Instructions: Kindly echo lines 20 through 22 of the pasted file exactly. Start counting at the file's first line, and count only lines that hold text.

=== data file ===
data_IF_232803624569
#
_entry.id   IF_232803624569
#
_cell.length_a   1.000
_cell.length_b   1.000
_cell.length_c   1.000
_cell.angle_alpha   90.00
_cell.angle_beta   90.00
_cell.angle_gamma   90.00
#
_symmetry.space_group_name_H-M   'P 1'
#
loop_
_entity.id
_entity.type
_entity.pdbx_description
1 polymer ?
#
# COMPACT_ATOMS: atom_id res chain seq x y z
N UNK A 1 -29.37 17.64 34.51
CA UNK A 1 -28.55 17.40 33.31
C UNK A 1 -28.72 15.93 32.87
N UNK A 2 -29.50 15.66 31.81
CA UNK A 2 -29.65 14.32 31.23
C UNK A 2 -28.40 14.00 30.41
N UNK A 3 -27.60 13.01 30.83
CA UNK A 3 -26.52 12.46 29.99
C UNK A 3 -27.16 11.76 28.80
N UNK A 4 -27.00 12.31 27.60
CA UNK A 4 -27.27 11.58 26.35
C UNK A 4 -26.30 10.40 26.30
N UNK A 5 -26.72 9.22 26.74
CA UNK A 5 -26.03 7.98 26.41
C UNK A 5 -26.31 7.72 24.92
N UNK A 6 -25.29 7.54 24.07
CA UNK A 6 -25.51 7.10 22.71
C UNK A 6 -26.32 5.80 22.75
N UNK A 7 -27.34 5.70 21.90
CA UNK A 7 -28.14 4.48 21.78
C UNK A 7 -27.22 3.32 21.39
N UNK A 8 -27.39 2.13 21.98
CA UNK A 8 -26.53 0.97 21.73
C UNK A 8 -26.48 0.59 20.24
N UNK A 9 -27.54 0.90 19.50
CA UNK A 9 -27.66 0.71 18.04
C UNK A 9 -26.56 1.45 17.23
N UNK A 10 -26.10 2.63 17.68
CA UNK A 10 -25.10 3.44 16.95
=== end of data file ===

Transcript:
# COMPACT_ATOMS: atom_id res chain seq x y z
N UNK A 1 -29.37 17.64 34.51
CA UNK A 1 -28.55 17.40 33.31